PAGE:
He came into the room, but didn't get too close. Coward. "Miss Graves. I didn't do this. It was the cancer."
"It's because of you that the doctors won't turn off the life support. They would never say no to Superman. So he's going to stay like this til nothing else they stick into him can keep him breathing."
He winced. "It was too early to give up on him."
"Did anybody ask you?"
"There was no one to speak for him. No wife, no children, no living will. Someone had to decide."
"He never would have wanted this."
"How can you be so sure?"
She went over to one of the dressers. "I knew him."
"So do I, Miss Graves."
She turned around, the gun with the kryptonite bullets in her hand. While her back had been turned, Superman had crossed the room. His fingers were resting on the back of Lex's hand. That took care of any doubt. She aimed. "The hell you did. Get out."
His eyes went a little wide from the radiation, and he swallowed. "There's something you don't know."
"Quit stalling. I'm not afraid to use these."
"I know you're not." He hesitated. "He never told you, did he."
"Told me what?"
"Lex and I. We were..." He raised his jaw defiantly. "Together once. "
"Once upon a time," she snapped. "That's a pretty story."
But her head was adding up a hundred different looks and tones and not-quite-reactions, all the strange vibrations in the air when she'd seen them fight, and her trigger-finger was trembling. Don't be slow now, Mercy, she told herself again.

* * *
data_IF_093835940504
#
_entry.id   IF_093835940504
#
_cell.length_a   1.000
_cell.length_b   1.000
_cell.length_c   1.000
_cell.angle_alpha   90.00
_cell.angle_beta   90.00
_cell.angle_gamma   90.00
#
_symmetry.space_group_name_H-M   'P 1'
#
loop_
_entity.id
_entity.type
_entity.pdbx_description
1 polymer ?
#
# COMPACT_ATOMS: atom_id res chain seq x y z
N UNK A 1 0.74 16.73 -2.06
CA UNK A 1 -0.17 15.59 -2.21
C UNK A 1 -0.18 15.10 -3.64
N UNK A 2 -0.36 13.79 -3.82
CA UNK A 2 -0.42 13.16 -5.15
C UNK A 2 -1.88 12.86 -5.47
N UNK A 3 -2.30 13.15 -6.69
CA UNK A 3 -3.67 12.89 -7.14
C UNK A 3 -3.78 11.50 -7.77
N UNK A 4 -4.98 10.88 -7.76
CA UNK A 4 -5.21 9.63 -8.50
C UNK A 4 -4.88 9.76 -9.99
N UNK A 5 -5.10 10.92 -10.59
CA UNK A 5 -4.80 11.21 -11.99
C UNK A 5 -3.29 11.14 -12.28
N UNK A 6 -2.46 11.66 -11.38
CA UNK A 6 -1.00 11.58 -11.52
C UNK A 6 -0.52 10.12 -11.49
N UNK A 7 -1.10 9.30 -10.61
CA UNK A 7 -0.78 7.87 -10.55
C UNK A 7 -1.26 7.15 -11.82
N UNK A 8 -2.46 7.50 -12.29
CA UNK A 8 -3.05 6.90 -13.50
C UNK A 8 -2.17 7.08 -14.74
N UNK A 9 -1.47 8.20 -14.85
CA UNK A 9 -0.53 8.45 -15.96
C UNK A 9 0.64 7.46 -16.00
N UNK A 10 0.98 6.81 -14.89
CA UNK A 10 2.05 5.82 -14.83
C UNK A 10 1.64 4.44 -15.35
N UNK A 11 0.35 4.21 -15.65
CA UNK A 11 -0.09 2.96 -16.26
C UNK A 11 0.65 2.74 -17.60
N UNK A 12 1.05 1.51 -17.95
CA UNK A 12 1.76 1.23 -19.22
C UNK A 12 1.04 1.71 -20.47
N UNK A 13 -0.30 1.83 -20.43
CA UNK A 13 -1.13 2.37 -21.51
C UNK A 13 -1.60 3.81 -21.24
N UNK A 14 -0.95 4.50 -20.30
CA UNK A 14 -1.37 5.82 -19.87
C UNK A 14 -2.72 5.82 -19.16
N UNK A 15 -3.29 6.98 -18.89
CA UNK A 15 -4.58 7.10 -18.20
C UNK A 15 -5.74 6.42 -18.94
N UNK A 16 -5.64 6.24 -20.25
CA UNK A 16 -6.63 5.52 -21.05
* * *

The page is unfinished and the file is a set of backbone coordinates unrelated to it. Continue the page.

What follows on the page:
"But we were," he said. "I was a boy, in Smallville. We had to hide it, but you know it's true. We were really together. There's nobody else left who can say that. Not in any way that matters."
There were only three people in the world Lex had ever really hated: his father, his second ex-wife, and Superman. Looked like they had something else in common, too.
She lowered the gun, bowing her head as well. Lex could've told her. She wouldn't have cared. He knew all her secrets, and he'd never tried to take advantage. Neither would she. She would've protected that secret like she protected all the others--like she protected everything of Lex's.
"I'm just not ready to let him go, Mercy." He touched Lex's cheek with the back of his hand. "I think you understand."
She stared at Superman. Superman standing over Lex while the machines whooshed and whirred. Lex helpless as Superman touched him with such pity in his eyes. Lex who couldn't escape, because Superman was using all his influence to keep him there.
"Hope will be in here any minute," she told him. "You should go."
He nodded, brushed his fingertips over Lex's closed eyes, and was gone. Mercy closed the door behind him, but left the curtains open. Let the dazzle of the sun rising over his city greet him.
She ejected the kryptonite clip, one by one, and put them carefully back into the box. She removed another bullet, a regular one, and loaded it into the gun.
She would be careful, and she would be sure. Lex had taught her to shoot with perfect accuracy when she was just a girl, and she wouldn't let him down. She straightened her uniform, crossed to the bed, and put the barrel to the temple of Lex's head.
It was the only way she could protect him now.